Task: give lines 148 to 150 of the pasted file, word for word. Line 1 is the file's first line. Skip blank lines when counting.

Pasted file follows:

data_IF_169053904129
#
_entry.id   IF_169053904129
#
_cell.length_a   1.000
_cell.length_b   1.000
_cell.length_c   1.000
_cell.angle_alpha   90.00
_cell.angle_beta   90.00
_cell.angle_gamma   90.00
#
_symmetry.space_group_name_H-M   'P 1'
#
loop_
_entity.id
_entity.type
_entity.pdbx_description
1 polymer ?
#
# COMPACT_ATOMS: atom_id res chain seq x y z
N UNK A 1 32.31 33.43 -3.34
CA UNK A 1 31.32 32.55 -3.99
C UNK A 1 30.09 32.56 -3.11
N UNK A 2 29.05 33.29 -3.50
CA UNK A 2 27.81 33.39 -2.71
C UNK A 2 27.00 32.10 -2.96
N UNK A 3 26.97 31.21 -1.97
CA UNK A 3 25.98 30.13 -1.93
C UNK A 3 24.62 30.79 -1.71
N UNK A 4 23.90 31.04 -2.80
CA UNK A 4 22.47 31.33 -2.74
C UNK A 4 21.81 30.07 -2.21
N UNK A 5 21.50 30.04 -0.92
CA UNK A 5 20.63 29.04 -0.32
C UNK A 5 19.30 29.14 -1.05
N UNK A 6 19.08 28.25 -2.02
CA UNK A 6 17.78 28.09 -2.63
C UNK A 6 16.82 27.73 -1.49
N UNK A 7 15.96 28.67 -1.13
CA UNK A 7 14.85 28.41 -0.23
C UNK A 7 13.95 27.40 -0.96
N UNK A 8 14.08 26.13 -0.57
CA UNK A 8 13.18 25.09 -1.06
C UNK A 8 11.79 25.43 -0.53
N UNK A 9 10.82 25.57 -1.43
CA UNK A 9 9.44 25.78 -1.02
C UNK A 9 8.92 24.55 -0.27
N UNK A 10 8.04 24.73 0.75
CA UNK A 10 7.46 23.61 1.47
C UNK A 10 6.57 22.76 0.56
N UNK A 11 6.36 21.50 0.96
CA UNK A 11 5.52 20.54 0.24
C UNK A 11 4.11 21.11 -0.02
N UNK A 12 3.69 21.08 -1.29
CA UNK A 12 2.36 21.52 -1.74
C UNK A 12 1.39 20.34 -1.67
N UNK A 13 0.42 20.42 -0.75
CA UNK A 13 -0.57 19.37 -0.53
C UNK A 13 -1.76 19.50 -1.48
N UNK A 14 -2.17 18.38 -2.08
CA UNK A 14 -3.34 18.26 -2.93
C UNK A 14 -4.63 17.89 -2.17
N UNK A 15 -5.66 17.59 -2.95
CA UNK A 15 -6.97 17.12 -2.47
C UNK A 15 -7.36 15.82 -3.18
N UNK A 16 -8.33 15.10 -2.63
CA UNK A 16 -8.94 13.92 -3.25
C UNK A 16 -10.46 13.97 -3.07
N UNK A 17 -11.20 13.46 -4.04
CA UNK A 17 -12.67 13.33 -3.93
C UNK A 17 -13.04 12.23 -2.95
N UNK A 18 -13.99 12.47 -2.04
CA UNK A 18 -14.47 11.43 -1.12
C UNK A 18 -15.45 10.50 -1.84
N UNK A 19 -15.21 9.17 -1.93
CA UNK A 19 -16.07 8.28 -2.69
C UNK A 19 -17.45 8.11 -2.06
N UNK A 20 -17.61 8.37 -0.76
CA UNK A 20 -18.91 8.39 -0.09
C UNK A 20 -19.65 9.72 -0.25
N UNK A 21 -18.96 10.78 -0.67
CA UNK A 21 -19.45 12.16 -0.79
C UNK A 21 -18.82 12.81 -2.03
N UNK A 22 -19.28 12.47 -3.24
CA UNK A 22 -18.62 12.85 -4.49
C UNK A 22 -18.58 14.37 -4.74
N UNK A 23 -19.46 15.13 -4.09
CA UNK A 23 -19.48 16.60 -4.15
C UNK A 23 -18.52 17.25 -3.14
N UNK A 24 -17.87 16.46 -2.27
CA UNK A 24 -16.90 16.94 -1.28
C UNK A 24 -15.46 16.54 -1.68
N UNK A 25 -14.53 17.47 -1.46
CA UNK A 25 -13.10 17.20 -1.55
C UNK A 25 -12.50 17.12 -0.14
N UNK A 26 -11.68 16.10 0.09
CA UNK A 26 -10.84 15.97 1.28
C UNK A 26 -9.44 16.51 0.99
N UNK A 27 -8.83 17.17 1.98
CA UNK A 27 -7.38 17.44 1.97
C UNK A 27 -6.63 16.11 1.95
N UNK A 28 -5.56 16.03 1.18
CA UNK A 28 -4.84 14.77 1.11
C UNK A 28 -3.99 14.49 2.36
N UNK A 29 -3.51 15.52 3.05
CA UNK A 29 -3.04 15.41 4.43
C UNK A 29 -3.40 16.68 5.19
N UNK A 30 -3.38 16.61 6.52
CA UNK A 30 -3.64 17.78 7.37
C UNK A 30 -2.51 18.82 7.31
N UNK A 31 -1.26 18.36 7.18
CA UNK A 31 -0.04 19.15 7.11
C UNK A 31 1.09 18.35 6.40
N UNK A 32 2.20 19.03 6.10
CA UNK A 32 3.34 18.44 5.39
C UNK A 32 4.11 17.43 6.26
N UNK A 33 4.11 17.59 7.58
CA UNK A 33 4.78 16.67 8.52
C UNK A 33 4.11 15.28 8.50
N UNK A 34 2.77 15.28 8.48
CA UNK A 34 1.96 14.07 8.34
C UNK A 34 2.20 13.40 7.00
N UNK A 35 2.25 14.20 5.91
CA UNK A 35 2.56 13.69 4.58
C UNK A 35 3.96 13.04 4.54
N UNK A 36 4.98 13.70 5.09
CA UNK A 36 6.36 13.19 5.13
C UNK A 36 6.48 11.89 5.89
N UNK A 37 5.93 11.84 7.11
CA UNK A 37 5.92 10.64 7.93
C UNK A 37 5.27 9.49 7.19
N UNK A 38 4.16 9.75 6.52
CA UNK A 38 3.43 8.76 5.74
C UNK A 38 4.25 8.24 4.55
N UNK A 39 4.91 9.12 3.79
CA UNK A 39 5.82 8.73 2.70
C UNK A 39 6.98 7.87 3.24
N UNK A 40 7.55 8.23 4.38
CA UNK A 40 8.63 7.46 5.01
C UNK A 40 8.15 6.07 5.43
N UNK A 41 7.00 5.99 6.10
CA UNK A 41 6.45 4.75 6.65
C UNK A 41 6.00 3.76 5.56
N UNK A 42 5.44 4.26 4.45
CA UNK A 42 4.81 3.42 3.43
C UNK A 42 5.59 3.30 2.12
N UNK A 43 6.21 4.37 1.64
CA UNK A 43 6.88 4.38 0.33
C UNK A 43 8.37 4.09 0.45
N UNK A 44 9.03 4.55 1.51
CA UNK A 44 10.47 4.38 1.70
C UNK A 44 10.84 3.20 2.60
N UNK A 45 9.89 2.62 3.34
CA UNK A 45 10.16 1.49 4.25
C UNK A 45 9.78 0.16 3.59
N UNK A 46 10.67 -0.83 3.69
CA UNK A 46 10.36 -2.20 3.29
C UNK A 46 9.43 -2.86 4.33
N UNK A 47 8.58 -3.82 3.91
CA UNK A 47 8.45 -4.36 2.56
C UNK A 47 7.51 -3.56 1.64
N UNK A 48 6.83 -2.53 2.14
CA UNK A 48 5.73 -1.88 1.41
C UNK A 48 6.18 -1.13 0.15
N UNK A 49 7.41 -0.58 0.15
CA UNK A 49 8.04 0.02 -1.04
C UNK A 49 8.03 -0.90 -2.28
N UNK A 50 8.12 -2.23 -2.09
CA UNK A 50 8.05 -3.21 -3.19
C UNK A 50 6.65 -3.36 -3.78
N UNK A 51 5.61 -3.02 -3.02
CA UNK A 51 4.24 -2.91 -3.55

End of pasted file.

CA UNK A 43 6.88 4.38 0.33
C UNK A 43 8.37 4.09 0.45
N UNK A 44 9.03 4.55 1.51